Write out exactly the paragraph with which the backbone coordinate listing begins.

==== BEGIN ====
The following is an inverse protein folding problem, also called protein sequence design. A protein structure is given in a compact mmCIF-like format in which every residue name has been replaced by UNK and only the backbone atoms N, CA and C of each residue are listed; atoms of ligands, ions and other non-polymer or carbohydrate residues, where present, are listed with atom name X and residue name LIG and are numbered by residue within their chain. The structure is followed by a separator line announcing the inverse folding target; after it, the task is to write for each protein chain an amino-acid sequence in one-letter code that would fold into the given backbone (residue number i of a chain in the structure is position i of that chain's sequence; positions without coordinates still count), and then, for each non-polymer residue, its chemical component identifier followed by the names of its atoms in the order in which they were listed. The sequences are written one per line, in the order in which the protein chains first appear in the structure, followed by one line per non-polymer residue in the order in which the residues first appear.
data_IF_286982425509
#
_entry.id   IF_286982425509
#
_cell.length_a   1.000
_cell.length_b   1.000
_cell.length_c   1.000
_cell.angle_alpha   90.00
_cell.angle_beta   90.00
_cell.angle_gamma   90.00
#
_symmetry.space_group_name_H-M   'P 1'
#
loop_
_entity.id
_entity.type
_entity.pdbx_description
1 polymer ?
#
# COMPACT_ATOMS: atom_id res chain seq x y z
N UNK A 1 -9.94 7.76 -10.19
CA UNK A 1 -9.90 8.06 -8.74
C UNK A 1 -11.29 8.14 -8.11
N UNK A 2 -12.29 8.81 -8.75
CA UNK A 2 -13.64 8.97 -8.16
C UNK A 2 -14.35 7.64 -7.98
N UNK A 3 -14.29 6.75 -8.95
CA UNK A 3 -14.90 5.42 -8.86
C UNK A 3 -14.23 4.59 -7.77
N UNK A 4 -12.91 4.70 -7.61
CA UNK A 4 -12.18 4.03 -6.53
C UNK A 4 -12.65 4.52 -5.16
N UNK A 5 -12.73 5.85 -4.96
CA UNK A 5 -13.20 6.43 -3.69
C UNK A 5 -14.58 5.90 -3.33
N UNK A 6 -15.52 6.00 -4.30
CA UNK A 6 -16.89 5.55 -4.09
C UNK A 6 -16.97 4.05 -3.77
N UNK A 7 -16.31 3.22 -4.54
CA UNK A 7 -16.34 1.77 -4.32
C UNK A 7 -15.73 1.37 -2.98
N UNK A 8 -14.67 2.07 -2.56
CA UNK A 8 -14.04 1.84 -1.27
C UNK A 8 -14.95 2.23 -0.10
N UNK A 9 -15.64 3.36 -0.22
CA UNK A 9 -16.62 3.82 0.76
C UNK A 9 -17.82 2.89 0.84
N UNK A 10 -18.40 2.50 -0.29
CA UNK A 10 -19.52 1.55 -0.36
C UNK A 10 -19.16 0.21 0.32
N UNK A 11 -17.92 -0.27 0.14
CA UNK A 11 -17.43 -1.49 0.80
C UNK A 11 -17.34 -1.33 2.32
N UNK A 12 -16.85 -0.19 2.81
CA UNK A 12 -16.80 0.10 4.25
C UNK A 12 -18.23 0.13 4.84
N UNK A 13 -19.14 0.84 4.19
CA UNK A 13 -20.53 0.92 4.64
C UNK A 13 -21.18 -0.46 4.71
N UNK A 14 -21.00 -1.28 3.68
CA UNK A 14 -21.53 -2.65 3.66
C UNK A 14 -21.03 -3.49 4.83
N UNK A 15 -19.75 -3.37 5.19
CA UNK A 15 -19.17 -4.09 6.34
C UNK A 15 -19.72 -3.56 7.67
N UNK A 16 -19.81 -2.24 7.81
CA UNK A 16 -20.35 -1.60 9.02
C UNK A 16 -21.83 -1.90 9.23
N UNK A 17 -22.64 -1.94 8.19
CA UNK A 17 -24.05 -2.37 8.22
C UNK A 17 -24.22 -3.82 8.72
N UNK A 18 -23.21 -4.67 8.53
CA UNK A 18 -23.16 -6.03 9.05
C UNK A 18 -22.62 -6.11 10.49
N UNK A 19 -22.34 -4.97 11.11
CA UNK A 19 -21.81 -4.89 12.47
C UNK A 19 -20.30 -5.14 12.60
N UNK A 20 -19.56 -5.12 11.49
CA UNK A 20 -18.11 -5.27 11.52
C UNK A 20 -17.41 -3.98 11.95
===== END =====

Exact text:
The following is an inverse protein folding problem, also called protein sequence design. A protein structure is given in a compact mmCIF-like format in which every residue name has been replaced by UNK and only the backbone atoms N, CA and C of each residue are listed; atoms of ligands, ions and other non-polymer or carbohydrate residues, where present, are listed with atom name X and residue name LIG and are numbered by residue within their chain. The structure is followed by a separator line announcing the inverse folding target; after it, the task is to write for each protein chain an amino-acid sequence in one-letter code that would fold into the given backbone (residue number i of a chain in the structure is position i of that chain's sequence; positions without coordinates still count), and then, for each non-polymer residue, its chemical component identifier followed by the names of its atoms in the order in which they were listed. The sequences are written one per line, in the order in which the protein chains first appear in the structure, followed by one line per non-polymer residue in the order in which the residues first appear.